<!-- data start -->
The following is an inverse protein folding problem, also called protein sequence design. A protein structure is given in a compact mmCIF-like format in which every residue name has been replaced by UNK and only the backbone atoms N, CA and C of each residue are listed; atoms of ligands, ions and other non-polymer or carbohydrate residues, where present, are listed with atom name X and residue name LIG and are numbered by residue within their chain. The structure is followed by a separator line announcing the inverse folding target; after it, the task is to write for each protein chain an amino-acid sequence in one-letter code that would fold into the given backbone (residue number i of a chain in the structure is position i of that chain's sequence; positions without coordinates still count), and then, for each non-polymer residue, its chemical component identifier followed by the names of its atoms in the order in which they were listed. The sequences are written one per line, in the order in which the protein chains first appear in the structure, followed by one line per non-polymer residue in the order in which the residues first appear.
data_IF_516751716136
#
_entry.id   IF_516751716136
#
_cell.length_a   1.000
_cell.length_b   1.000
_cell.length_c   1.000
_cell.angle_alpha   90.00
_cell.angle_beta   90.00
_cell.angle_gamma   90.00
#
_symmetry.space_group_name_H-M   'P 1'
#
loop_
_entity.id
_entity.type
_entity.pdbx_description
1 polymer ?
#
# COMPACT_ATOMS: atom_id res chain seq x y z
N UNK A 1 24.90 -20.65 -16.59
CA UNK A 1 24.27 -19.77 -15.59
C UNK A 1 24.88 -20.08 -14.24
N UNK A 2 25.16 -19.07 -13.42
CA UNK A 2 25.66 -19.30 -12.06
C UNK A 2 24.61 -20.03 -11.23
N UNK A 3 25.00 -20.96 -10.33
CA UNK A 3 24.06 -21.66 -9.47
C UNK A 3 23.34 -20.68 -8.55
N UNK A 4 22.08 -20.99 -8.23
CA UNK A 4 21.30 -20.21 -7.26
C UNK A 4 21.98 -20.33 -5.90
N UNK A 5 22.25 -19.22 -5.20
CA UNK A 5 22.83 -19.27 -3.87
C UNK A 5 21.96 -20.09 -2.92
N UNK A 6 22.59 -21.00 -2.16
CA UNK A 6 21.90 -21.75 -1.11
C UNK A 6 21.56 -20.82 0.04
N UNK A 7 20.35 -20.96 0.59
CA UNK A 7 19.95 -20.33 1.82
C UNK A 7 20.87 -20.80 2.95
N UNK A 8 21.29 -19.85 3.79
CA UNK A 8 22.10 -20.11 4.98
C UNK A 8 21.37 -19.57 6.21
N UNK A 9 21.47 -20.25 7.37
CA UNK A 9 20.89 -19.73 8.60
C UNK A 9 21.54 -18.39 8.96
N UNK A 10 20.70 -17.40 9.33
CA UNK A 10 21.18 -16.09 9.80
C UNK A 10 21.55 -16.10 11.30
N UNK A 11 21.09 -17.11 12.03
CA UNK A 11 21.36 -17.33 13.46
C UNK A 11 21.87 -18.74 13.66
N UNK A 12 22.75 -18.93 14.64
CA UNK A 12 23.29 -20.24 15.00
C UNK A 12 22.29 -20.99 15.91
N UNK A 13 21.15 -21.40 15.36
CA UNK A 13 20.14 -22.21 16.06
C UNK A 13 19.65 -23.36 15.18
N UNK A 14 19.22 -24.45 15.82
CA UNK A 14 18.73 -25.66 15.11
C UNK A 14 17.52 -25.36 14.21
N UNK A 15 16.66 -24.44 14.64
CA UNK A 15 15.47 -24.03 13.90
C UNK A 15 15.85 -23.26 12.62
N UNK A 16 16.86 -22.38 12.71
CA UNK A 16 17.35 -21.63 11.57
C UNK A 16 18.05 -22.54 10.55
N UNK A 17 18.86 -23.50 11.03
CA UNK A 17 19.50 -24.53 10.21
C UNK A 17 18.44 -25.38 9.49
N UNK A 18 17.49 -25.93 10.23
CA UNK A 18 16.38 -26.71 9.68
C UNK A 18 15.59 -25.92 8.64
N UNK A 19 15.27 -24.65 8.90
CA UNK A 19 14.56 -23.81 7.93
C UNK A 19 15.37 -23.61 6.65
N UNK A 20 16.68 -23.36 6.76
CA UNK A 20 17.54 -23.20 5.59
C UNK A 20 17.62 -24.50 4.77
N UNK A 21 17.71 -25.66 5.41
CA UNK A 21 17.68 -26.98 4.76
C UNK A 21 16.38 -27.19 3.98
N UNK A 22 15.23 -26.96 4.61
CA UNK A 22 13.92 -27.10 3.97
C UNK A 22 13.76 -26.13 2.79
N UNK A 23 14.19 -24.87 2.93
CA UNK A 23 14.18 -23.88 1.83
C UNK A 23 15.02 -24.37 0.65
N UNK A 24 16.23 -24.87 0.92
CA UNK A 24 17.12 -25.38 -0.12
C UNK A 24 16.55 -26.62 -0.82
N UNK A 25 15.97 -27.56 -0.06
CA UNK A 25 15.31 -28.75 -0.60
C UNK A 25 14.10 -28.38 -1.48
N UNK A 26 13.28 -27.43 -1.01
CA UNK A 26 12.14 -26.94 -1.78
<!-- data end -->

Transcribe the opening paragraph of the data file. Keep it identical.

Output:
The following is an inverse protein folding problem, also called protein sequence design. A protein structure is given in a compact mmCIF-like format in which every residue name has been replaced by UNK and only the backbone atoms N, CA and C of each residue are listed; atoms of ligands, ions and other non-polymer or carbohydrate residues, where present, are listed with atom name X and residue name LIG and are numbered by residue within their chain. The structure is followed by a separator line announcing the inverse folding target; after it, the task is to write for each protein chain an amino-acid sequence in one-letter code that would fold into the given backbone (residue number i of a chain in the structure is position i of that chain's sequence; positions without coordinates still count), and then, for each non-polymer residue, its chemical component identifier followed by the names of its atoms in the order in which they were listed. The sequences are written one per line, in the order in which the protein chains first appear in the structure, followed by one line per non-polymer residue in the order in which the residues first appear.